In its place, the White House offers mendacious rhetoric about bringing more and better coverage to the most vulnerable Americans, while working in plain view to do exactly the opposite: to return America to a place where having a pre-existing medical condition can mean personal bankruptcy or worse.
Since Sen. Josh Hawley, R-Mo., helped bring us to this moment by signing on to the underlying lawsuit while he was Missouri's attorney general, he has an obligation to explain to Missourians who could be affected by this what exactly they're supposed to do.
The multistate lawsuit that Hawley and other red-state attorneys general filed effectively asks the courts to legislate from the bench and do what congressional Republicans couldn't: End Obamacare. Though based on what many scholars say are specious legal arguments, an ideologically friendly federal judge in Texas ruled for the plaintiffs. It's now on appeal.
The Trump administration initially said it would defend most of the law still in place. But in a surprise letter Monday, the Justice Department told the appellate court it now backs complete invalidation of the law.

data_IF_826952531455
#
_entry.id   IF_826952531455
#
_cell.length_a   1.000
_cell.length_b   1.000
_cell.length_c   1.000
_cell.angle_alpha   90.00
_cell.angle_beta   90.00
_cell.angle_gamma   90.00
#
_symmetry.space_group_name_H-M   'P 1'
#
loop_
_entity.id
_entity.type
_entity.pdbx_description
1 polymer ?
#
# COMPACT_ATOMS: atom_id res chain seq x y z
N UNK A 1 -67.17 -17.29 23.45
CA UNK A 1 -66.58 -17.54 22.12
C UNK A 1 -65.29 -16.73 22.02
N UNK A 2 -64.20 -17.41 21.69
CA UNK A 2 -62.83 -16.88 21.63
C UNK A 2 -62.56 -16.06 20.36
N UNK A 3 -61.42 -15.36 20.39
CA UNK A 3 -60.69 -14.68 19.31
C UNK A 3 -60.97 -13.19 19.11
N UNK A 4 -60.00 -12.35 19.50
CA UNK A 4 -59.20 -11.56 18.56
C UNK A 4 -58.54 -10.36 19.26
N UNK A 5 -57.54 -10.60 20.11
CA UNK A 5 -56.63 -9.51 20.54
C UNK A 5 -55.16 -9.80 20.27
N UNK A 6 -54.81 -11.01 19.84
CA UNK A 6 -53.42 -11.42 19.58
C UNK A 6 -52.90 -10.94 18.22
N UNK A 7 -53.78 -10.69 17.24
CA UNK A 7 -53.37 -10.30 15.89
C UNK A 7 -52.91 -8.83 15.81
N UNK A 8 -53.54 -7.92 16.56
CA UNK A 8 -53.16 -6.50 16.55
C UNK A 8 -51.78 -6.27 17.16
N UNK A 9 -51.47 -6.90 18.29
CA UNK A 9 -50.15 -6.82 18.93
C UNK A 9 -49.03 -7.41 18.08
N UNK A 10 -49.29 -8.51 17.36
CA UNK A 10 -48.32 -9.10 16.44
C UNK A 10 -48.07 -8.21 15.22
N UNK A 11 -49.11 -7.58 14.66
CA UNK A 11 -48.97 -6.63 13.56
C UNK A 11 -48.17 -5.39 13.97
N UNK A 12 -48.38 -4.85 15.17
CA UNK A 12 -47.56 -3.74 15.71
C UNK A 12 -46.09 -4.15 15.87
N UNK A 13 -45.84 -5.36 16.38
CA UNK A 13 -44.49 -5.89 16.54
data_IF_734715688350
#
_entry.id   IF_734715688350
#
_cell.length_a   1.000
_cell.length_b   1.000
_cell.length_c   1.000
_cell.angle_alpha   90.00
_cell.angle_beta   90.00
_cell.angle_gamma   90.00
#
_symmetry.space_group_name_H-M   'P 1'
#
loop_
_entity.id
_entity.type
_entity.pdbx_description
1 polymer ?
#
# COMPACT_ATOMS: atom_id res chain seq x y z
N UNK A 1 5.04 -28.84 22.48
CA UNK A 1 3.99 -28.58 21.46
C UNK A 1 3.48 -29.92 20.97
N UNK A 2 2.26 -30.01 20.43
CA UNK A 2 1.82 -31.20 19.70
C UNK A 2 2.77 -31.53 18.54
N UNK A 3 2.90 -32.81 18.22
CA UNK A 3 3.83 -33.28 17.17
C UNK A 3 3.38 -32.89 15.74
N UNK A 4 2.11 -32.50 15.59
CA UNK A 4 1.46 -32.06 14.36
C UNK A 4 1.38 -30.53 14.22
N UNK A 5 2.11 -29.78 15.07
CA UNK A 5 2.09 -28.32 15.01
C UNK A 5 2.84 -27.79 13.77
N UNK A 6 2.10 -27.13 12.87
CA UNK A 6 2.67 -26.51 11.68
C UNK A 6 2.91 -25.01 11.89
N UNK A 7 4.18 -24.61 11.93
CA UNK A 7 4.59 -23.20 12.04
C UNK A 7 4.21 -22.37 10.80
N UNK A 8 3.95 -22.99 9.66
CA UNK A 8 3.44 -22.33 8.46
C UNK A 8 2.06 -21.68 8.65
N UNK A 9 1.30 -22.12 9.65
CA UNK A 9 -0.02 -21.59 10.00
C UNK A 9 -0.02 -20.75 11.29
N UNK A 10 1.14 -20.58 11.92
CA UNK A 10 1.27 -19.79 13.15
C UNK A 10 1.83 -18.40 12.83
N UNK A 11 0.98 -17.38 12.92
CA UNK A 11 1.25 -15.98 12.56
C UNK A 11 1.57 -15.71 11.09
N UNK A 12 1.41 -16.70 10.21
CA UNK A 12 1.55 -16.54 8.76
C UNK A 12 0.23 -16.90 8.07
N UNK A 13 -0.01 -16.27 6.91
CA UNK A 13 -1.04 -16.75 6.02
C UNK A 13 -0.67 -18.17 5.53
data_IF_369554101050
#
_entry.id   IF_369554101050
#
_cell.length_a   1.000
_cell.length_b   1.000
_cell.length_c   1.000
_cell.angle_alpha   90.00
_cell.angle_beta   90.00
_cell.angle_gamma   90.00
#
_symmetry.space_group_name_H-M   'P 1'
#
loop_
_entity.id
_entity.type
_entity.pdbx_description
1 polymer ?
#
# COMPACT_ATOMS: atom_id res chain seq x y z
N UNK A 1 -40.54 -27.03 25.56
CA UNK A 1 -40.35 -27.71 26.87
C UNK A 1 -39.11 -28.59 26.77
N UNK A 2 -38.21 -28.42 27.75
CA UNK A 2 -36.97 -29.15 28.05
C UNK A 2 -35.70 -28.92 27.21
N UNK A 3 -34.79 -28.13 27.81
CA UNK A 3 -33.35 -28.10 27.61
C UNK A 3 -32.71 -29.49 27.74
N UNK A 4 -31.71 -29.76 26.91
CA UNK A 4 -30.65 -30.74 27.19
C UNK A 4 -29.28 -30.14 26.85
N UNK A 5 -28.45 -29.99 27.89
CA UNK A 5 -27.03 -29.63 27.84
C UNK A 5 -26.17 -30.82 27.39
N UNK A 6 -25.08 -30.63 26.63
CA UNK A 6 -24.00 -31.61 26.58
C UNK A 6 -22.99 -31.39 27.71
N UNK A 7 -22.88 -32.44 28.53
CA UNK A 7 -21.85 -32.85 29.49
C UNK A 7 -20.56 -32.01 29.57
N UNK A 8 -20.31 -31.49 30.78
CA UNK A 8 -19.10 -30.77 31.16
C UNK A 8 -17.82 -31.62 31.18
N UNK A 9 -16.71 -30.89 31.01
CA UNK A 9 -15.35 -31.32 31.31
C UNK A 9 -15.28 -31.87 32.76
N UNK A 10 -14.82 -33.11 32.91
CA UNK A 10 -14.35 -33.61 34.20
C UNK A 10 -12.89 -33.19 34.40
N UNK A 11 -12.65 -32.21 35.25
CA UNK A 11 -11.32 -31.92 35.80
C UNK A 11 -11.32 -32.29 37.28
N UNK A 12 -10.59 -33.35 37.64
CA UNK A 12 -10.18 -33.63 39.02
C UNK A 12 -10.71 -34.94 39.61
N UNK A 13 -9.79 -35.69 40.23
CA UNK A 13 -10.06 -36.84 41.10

The disruption would be momentous. More than 11 million Americans currently under ACA marketplace plans would lose them. More than 50 million Americans with pre-existing medical conditions would go back to being virtually uninsurable because the ACA requirement that insurance companies provide them with affordable coverage would be gone.
Medicaid expansion that covers more than 12 million Americans would also be gone. Young people would no longer be able to stay on their parents' health plans through age 26. Costs for Medicare recipients and hospitals would rise. Rules requiring coverage of things like contraception and preventative care would disappear.
Hawley told The Washington Post he still supports eliminating the ACA, adding: "We've got to cover people with pre-existing conditions apart from Obamacare, which is what I talked about a lot." He did — while supporting a lawsuit to eliminate such coverage. Neither Hawley nor his party has even proposed a realistic replacement, let alone moved to put one in place.
And how would President Donald Trump address the gaping health care hole he proposes to open? He offered typically empty bluster: "The Republican Party will soon be known as the party of health care. You watch."
America will. And if this suit succeeds, the walloping the GOP took in House races last year — largely because of Republican intransigence on health care — would look like a pin prick compared to the political health crisis the GOP could be facing.
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